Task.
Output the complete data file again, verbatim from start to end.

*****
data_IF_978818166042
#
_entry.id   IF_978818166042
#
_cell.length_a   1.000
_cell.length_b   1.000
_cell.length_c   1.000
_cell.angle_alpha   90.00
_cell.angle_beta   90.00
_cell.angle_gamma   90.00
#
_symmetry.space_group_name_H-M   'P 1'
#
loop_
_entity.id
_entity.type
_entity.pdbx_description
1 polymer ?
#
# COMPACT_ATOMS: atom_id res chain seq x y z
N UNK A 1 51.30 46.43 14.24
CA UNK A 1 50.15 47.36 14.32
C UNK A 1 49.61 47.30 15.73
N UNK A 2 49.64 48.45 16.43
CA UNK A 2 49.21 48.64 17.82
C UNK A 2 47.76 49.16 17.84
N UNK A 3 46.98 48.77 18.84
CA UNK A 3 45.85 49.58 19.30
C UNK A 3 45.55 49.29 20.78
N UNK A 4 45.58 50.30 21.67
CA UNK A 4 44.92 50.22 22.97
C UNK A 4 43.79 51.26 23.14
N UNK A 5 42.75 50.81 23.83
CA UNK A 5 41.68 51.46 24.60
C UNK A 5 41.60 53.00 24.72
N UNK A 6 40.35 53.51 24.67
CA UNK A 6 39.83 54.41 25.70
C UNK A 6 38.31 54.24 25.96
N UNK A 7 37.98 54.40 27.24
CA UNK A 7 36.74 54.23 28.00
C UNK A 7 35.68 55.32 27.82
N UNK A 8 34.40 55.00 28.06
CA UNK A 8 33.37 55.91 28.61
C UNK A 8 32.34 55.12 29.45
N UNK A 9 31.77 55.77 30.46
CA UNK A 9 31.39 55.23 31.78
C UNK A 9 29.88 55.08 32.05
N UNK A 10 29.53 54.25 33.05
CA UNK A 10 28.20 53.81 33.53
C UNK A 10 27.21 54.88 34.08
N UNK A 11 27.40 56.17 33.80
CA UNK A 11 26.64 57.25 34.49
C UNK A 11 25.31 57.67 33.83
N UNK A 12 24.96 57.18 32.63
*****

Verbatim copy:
data_IF_978818166042
#
_entry.id   IF_978818166042
#
_cell.length_a   1.000
_cell.length_b   1.000
_cell.length_c   1.000
_cell.angle_alpha   90.00
_cell.angle_beta   90.00
_cell.angle_gamma   90.00
#
_symmetry.space_group_name_H-M   'P 1'
#
loop_
_entity.id
_entity.type
_entity.pdbx_description
1 polymer ?
#
# COMPACT_ATOMS: atom_id res chain seq x y z
N UNK A 1 51.30 46.43 14.24
CA UNK A 1 50.15 47.36 14.32
C UNK A 1 49.61 47.30 15.73
N UNK A 2 49.64 48.45 16.43
CA UNK A 2 49.21 48.64 17.82
C UNK A 2 47.76 49.16 17.84
N UNK A 3 46.98 48.77 18.84
CA UNK A 3 45.85 49.58 19.30
C UNK A 3 45.55 49.29 20.78
N UNK A 4 45.58 50.30 21.67
CA UNK A 4 44.92 50.22 22.97
C UNK A 4 43.79 51.26 23.14
N UNK A 5 42.75 50.81 23.83
CA UNK A 5 41.68 51.46 24.60
C UNK A 5 41.60 53.00 24.72
N UNK A 6 40.35 53.51 24.67
CA UNK A 6 39.83 54.41 25.70
C UNK A 6 38.31 54.24 25.96
N UNK A 7 37.98 54.40 27.24
CA UNK A 7 36.74 54.23 28.00
C UNK A 7 35.68 55.32 27.82
N UNK A 8 34.40 55.00 28.06
CA UNK A 8 33.37 55.91 28.61
C UNK A 8 32.34 55.12 29.45
N UNK A 9 31.77 55.77 30.46
CA UNK A 9 31.39 55.23 31.78
C UNK A 9 29.88 55.08 32.05
N UNK A 10 29.53 54.25 33.05
CA UNK A 10 28.20 53.81 33.53
C UNK A 10 27.21 54.88 34.08
N UNK A 11 27.40 56.17 33.80
CA UNK A 11 26.64 57.25 34.49
C UNK A 11 25.31 57.67 33.83
N UNK A 12 24.96 57.18 32.63